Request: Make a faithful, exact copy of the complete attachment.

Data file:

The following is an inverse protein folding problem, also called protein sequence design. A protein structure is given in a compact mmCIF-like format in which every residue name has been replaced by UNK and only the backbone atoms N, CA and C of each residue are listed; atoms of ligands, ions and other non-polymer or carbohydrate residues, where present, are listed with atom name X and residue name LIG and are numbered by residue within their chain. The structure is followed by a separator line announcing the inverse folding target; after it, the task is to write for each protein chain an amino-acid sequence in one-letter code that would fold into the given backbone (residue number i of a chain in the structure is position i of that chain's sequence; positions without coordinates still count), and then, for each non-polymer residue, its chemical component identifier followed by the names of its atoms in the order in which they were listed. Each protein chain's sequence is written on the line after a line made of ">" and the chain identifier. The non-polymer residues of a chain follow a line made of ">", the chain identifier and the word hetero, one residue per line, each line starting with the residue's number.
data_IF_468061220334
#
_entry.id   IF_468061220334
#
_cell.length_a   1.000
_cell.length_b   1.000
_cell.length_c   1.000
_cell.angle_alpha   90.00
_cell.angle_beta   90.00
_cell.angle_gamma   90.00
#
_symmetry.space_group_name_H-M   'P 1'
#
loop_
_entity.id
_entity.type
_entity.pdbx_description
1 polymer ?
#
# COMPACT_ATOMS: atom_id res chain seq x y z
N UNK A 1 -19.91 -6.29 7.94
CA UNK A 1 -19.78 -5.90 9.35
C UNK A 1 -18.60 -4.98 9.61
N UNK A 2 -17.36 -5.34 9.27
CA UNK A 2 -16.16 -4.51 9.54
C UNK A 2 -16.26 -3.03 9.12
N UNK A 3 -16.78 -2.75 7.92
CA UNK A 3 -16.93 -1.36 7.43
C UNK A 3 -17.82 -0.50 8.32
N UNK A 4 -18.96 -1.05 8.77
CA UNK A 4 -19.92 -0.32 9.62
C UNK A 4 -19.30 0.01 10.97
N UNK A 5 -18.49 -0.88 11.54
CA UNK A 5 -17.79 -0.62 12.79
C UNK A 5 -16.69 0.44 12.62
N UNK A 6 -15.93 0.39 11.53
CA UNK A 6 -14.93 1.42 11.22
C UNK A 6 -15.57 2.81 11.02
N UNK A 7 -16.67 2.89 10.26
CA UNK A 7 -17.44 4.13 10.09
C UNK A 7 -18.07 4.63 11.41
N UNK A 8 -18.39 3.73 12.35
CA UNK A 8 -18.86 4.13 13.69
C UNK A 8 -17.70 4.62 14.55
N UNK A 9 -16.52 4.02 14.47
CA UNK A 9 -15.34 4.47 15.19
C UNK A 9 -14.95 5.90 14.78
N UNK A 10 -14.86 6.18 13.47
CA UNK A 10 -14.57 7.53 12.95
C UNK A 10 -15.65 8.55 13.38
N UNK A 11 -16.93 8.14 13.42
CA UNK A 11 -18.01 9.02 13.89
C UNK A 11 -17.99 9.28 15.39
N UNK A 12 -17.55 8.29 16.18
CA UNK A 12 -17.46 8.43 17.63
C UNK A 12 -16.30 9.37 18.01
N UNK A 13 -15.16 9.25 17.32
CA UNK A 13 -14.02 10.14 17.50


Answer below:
The following is an inverse protein folding problem, also called protein sequence design. A protein structure is given in a compact mmCIF-like format in which every residue name has been replaced by UNK and only the backbone atoms N, CA and C of each residue are listed; atoms of ligands, ions and other non-polymer or carbohydrate residues, where present, are listed with atom name X and residue name LIG and are numbered by residue within their chain. The structure is followed by a separator line announcing the inverse folding target; after it, the task is to write for each protein chain an amino-acid sequence in one-letter code that would fold into the given backbone (residue number i of a chain in the structure is position i of that chain's sequence; positions without coordinates still count), and then, for each non-polymer residue, its chemical component identifier followed by the names of its atoms in the order in which they were listed. Each protein chain's sequence is written on the line after a line made of ">" and the chain identifier. The non-polymer residues of a chain follow a line made of ">", the chain identifier and the word hetero, one residue per line, each line starting with the residue's number.
data_IF_468061220334
#
_entry.id   IF_468061220334
#
_cell.length_a   1.000
_cell.length_b   1.000
_cell.length_c   1.000
_cell.angle_alpha   90.00
_cell.angle_beta   90.00
_cell.angle_gamma   90.00
#
_symmetry.space_group_name_H-M   'P 1'
#
loop_
_entity.id
_entity.type
_entity.pdbx_description
1 polymer ?
#
# COMPACT_ATOMS: atom_id res chain seq x y z
N UNK A 1 -19.91 -6.29 7.94
CA UNK A 1 -19.78 -5.90 9.35
C UNK A 1 -18.60 -4.98 9.61
N UNK A 2 -17.36 -5.34 9.27
CA UNK A 2 -16.16 -4.51 9.54
C UNK A 2 -16.26 -3.03 9.12
N UNK A 3 -16.78 -2.75 7.92
CA UNK A 3 -16.93 -1.36 7.43
C UNK A 3 -17.82 -0.50 8.32
N UNK A 4 -18.96 -1.05 8.77
CA UNK A 4 -19.92 -0.32 9.62
C UNK A 4 -19.30 0.01 10.97
N UNK A 5 -18.49 -0.88 11.54
CA UNK A 5 -17.79 -0.62 12.79
C UNK A 5 -16.69 0.44 12.62
N UNK A 6 -15.93 0.39 11.53
CA UNK A 6 -14.93 1.42 11.22
C UNK A 6 -15.57 2.81 11.02
N UNK A 7 -16.67 2.89 10.26
CA UNK A 7 -17.44 4.13 10.09
C UNK A 7 -18.07 4.63 11.41
N UNK A 8 -18.39 3.73 12.35
CA UNK A 8 -18.86 4.13 13.69
C UNK A 8 -17.70 4.62 14.55
N UNK A 9 -16.52 4.02 14.47
CA UNK A 9 -15.34 4.47 15.19
C UNK A 9 -14.95 5.90 14.78
N UNK A 10 -14.86 6.18 13.47
CA UNK A 10 -14.57 7.53 12.95
C UNK A 10 -15.65 8.55 13.38
N UNK A 11 -16.93 8.14 13.42
CA UNK A 11 -18.01 9.02 13.89
C UNK A 11 -17.99 9.28 15.39
N UNK A 12 -17.55 8.29 16.18
CA UNK A 12 -17.46 8.43 17.63
C UNK A 12 -16.30 9.37 18.01
N UNK A 13 -15.16 9.25 17.32
CA UNK A 13 -14.02 10.14 17.50